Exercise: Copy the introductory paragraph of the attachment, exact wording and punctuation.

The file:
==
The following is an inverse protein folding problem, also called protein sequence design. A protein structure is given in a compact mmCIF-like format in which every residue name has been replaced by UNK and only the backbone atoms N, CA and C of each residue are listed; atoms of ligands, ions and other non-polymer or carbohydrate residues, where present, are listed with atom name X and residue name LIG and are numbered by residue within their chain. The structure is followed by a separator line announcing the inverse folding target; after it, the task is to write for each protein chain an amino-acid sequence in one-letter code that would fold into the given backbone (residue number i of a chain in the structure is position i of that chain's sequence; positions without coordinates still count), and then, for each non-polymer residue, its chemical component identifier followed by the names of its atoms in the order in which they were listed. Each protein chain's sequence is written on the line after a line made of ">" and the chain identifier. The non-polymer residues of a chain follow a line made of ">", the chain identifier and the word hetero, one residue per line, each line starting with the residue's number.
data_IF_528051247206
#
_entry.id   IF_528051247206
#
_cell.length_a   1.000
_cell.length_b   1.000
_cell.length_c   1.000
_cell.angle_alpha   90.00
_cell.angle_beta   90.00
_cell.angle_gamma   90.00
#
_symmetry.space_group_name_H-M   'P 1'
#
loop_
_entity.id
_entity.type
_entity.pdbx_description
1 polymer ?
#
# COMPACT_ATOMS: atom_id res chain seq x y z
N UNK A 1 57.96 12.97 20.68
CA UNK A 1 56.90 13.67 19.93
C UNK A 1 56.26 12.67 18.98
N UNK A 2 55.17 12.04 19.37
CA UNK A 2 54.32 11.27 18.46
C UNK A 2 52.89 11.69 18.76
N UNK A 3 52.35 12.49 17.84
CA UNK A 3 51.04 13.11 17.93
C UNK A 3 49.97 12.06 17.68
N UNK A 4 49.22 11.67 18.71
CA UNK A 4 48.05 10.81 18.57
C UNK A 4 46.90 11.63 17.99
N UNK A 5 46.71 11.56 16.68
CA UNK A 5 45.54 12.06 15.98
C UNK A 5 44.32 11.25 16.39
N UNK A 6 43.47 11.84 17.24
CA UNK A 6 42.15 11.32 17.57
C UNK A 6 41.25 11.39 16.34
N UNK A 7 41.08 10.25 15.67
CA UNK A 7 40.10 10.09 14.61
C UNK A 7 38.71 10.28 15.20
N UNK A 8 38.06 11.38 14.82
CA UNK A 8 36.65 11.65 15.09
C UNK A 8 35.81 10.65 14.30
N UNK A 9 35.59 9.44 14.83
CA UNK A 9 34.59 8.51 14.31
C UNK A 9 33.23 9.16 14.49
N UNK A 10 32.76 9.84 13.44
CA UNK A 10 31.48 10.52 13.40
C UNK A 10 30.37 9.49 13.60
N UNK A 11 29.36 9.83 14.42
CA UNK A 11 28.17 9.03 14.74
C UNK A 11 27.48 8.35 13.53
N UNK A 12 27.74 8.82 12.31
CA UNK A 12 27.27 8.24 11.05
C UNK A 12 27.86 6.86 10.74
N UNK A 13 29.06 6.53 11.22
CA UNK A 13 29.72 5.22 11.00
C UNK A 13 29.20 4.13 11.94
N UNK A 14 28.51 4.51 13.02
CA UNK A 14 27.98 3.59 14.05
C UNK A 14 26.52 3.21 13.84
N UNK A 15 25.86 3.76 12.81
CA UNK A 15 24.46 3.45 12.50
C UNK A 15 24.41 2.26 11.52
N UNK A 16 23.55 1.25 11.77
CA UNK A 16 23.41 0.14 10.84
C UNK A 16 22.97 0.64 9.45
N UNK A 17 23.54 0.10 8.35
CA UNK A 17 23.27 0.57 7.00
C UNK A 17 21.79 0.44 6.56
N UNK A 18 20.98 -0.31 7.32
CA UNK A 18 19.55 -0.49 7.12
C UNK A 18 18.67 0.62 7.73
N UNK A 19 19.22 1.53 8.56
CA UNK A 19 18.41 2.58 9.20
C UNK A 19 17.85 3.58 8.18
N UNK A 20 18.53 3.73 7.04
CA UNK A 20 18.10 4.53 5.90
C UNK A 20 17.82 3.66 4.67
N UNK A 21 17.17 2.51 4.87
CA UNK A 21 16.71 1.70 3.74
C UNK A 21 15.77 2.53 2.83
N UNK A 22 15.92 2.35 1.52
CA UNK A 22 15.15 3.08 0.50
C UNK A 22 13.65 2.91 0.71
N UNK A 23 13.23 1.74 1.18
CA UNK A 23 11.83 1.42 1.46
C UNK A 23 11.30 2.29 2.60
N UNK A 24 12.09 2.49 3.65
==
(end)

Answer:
The following is an inverse protein folding problem, also called protein sequence design. A protein structure is given in a compact mmCIF-like format in which every residue name has been replaced by UNK and only the backbone atoms N, CA and C of each residue are listed; atoms of ligands, ions and other non-polymer or carbohydrate residues, where present, are listed with atom name X and residue name LIG and are numbered by residue within their chain. The structure is followed by a separator line announcing the inverse folding target; after it, the task is to write for each protein chain an amino-acid sequence in one-letter code that would fold into the given backbone (residue number i of a chain in the structure is position i of that chain's sequence; positions without coordinates still count), and then, for each non-polymer residue, its chemical component identifier followed by the names of its atoms in the order in which they were listed. Each protein chain's sequence is written on the line after a line made of ">" and the chain identifier. The non-polymer residues of a chain follow a line made of ">", the chain identifier and the word hetero, one residue per line, each line starting with the residue's number.